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How to Remove Old Oil Stains From a Driveway: 6 Creative Ways

Car Oil Spill_shutterstock_NONGASIMO

Oil, gas, and transmission fluids can often leave unsightly, dark stains on your driveway that can be extremely stubborn to remove. The size of the stain and how long it has been ton the driveway will determine how difficult it is to remove. It is important to remove the oil spills on the concrete immediately, and the faster you respond to the situation, the easier it will be to remove.

Fortunately, there are several methods that you can use to remove these black oil spots regardless of the age of the stains.. See below for creative and easy DIY cleaning tips.

car and road divider


Before you make the first step in removing oil stains from a driveway, you must choose the right cleaning solution. Cleaning an oil stain should not break your budget, and there are many products that you probably already have in your own home.

You can experiment with different solutions to see what works best for your stain. While you are cleaning, don’t forget to keep in mind that a concrete or asphalt driveway can withstand substantially heavy scrubbing—no need to hold back!

cleaning products
Image Credit: Michael-T, Pixabay

The 6 Ways for Removing Old Oil Stains From a Driveway

1. Cat litter

Cat litter is made of highly absorbent material and is effective in removing oil stains. Before scrubbing the spot, it is important to absorb the excess oil, and cat litter is perfect for this. Depending on how fresh the stain is, cat litter by itself may be enough to soak everything up.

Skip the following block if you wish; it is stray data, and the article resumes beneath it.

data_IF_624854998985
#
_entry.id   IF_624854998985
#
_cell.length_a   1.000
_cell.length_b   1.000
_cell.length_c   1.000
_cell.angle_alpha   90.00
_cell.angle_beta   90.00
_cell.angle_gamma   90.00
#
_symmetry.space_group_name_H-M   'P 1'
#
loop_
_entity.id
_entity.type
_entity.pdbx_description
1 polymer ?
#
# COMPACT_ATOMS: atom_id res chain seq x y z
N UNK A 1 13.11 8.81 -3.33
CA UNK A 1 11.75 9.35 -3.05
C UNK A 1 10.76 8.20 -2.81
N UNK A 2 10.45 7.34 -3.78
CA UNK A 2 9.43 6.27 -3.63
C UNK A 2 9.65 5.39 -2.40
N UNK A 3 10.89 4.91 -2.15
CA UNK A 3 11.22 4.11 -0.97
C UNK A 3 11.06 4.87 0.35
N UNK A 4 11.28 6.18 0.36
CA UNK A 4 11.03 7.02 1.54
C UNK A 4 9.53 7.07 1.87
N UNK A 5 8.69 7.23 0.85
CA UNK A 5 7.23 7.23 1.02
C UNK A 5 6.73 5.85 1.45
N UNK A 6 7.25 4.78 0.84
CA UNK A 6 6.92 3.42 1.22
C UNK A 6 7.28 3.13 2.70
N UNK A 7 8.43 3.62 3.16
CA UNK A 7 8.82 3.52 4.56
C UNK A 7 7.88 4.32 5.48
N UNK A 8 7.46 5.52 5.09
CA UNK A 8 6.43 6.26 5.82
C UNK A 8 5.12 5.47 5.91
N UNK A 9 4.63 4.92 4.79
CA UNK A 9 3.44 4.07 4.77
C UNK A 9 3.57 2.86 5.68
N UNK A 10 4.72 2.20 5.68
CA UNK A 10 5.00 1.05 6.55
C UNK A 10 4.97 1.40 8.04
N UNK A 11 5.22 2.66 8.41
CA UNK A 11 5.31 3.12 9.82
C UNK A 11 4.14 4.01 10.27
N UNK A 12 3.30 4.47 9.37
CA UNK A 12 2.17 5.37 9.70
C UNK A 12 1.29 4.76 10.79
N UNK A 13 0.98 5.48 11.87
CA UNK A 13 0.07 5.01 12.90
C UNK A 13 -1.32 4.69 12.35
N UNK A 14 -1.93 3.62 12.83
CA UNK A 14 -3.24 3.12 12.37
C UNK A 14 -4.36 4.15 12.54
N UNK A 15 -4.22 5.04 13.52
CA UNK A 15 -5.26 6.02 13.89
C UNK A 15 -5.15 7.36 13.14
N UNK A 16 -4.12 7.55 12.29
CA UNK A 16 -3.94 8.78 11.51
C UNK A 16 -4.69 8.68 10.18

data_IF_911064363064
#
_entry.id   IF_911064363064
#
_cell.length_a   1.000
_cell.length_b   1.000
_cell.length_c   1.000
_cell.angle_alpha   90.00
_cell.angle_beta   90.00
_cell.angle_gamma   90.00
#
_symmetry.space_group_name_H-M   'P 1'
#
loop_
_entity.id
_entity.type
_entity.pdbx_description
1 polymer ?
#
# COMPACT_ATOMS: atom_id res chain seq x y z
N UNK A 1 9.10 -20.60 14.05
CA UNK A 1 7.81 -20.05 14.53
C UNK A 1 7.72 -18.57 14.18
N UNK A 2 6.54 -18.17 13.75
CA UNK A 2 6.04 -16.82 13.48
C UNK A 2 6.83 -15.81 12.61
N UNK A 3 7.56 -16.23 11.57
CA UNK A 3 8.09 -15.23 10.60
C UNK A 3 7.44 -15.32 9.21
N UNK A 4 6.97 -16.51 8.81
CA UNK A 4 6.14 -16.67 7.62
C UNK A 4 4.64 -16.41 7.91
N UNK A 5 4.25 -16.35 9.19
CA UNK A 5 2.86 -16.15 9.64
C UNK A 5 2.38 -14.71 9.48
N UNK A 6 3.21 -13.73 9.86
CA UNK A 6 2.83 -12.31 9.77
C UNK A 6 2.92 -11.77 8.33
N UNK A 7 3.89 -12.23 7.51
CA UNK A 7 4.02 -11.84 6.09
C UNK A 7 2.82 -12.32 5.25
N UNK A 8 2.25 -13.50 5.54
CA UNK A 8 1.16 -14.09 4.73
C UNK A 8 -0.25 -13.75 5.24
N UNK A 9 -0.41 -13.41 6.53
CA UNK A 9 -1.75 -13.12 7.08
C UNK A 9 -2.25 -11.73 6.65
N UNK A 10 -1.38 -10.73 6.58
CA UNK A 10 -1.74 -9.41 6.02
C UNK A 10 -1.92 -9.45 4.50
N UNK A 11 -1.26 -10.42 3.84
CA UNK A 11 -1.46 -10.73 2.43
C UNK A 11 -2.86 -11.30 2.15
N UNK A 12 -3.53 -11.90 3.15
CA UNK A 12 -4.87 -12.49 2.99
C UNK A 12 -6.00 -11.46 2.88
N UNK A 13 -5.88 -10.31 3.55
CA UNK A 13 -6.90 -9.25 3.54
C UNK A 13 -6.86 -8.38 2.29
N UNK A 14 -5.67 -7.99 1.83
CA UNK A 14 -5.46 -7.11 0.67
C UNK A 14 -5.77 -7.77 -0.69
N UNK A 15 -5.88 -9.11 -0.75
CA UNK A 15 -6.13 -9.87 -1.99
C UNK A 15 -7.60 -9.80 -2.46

• Pour the cat litter (sawdust can also be used) onto the stain and allow it to sit for half an hour. If the stain is large, the litter should sit longer.
  • Sweep up the litter with a broom.
  • Use a bristled brush and detergent to scrub the remaining spot clean.
  • Rinse and repeat if necessary.

2. Laundry Detergent

scoop of detergent
Image Credit: karunasanghvi, Pixabay

Powdered laundry detergent works better than the pricier liquids. Although detergent is not as caustic as other cleaners, it’s best to wear gloves when scrubbing the stain.

  • Sprinkle powdered laundry detergent over the oil spill.
  • Carefully apply warm water over the laundry detergent until it forms a paste.
  • Scrub the spot with a bristled brush.
  • Allow the paste to sit for 15 minutes.
  • Scrub the spot one last time and rinse away with clean, warm water.

3. Oven Cleaner

Oven cleaner is an effective solvent, but it can produce strong fumes. Use a mask, eye protection, and gloves when you apply the chemical.

  • Spray the oil area with oven cleaner and let it sit for 10 to 15 minutes.
  • Use a hard bristled brush to scrub it clean.
  • Rinse with clean, warm water.
  • Repeat the process until the spot is removed.

4. Coca-Cola

Image Credit: Artem Beliaikin, Unsplash

Carbonated cola can remove oil stains with time, and you can buy a generic brand to save money.

  • Coat the entire stain in Coke.
  • Allow it to sit for a day.
  • Rinse with water.
  • Repeat as needed.

5. Baking Soda

A baking soda mixutre is one of the most affordable methods, and it does not have to sit very long before you scrub it.

  • Sprinkle the baking soda on the oil stain and let it sit for approximately 15 minutes.
  • Add dish soap and enough water to make a paste mixed with the baking soda.
  • Scrub with a bristled brush for several minutes.
  • Rinse with water.
  • Repeat as needed.

6. Concrete Cleaner or Degreaser


If you need a more aggressive approach to removing longer-term oil stains, your local hardware store will have a concrete cleaner or degreaser. Using a power washer in these tough situations is also a good idea.

car and road divider

Prevention and Last-minute Tips

  • Have your car serviced regularly to avoid excessive oil dripping.
  • Never allow water to sit on an oil-stained area, as it could lead to the water soaking through the surface and penetrating the concrete.
  • Do not use bleach to remove stains.It can discolor your concrete.
  • Seal your driveway with a product that will resist the oil, such as a concrete driveway sealer.

Featured Image Credit: NONGASIMO, Shutterstock


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